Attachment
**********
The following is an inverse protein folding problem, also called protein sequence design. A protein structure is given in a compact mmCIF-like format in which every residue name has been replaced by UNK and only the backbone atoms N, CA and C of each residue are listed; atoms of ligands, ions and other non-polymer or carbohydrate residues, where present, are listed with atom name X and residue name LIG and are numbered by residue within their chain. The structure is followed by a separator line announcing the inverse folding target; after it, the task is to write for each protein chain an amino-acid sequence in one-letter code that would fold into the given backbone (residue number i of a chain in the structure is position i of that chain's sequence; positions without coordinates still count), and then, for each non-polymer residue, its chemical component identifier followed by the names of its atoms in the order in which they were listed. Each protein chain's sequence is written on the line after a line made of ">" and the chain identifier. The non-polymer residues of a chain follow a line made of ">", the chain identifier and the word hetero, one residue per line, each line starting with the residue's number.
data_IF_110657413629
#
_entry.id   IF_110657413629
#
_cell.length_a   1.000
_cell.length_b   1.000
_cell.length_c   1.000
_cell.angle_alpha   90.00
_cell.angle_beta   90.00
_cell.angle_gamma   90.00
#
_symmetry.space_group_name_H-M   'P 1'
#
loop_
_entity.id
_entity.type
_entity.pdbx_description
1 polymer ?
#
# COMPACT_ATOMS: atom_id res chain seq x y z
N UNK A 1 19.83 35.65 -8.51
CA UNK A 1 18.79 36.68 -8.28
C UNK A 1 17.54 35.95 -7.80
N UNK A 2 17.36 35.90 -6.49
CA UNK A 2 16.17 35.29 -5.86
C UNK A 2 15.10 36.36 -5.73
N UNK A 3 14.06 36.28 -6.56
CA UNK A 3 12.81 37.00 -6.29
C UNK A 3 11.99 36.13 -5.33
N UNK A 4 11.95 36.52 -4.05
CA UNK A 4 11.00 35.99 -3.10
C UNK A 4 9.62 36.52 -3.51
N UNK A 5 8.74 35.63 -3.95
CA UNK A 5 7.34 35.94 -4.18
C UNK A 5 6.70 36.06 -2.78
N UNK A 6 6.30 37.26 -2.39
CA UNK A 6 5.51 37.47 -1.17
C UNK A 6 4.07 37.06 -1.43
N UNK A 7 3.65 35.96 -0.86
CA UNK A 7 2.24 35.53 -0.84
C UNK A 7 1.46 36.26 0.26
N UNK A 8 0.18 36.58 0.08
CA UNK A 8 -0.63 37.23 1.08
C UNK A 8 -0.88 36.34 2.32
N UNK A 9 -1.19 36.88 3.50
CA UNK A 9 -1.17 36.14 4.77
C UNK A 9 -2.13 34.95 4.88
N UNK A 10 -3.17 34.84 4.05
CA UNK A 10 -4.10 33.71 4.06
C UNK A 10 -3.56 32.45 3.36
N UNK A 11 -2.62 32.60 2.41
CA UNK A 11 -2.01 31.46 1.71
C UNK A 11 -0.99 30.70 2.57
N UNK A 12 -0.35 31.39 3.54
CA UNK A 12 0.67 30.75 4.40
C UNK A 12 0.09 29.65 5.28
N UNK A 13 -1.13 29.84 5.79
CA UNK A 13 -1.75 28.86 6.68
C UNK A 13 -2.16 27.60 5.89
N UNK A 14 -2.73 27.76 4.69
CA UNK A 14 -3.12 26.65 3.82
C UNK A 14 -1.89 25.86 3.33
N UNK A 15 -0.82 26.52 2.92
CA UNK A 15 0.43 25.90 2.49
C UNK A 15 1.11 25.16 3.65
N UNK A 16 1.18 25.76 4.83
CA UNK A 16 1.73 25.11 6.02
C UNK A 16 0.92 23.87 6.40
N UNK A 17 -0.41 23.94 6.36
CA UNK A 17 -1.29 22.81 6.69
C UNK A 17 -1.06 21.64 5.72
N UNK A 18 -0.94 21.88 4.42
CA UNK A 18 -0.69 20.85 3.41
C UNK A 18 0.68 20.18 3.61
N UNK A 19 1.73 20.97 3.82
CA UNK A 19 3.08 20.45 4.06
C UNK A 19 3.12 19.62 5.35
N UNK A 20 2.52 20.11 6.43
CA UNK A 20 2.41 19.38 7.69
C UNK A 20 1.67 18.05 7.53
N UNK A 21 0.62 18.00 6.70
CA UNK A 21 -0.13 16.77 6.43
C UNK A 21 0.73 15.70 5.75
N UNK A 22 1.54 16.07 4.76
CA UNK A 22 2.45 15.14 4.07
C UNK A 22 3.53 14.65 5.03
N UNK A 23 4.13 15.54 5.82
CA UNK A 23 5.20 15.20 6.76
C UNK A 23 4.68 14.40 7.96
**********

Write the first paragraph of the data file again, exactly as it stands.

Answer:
The following is an inverse protein folding problem, also called protein sequence design. A protein structure is given in a compact mmCIF-like format in which every residue name has been replaced by UNK and only the backbone atoms N, CA and C of each residue are listed; atoms of ligands, ions and other non-polymer or carbohydrate residues, where present, are listed with atom name X and residue name LIG and are numbered by residue within their chain. The structure is followed by a separator line announcing the inverse folding target; after it, the task is to write for each protein chain an amino-acid sequence in one-letter code that would fold into the given backbone (residue number i of a chain in the structure is position i of that chain's sequence; positions without coordinates still count), and then, for each non-polymer residue, its chemical component identifier followed by the names of its atoms in the order in which they were listed. Each protein chain's sequence is written on the line after a line made of ">" and the chain identifier. The non-polymer residues of a chain follow a line made of ">", the chain identifier and the word hetero, one residue per line, each line starting with the residue's number.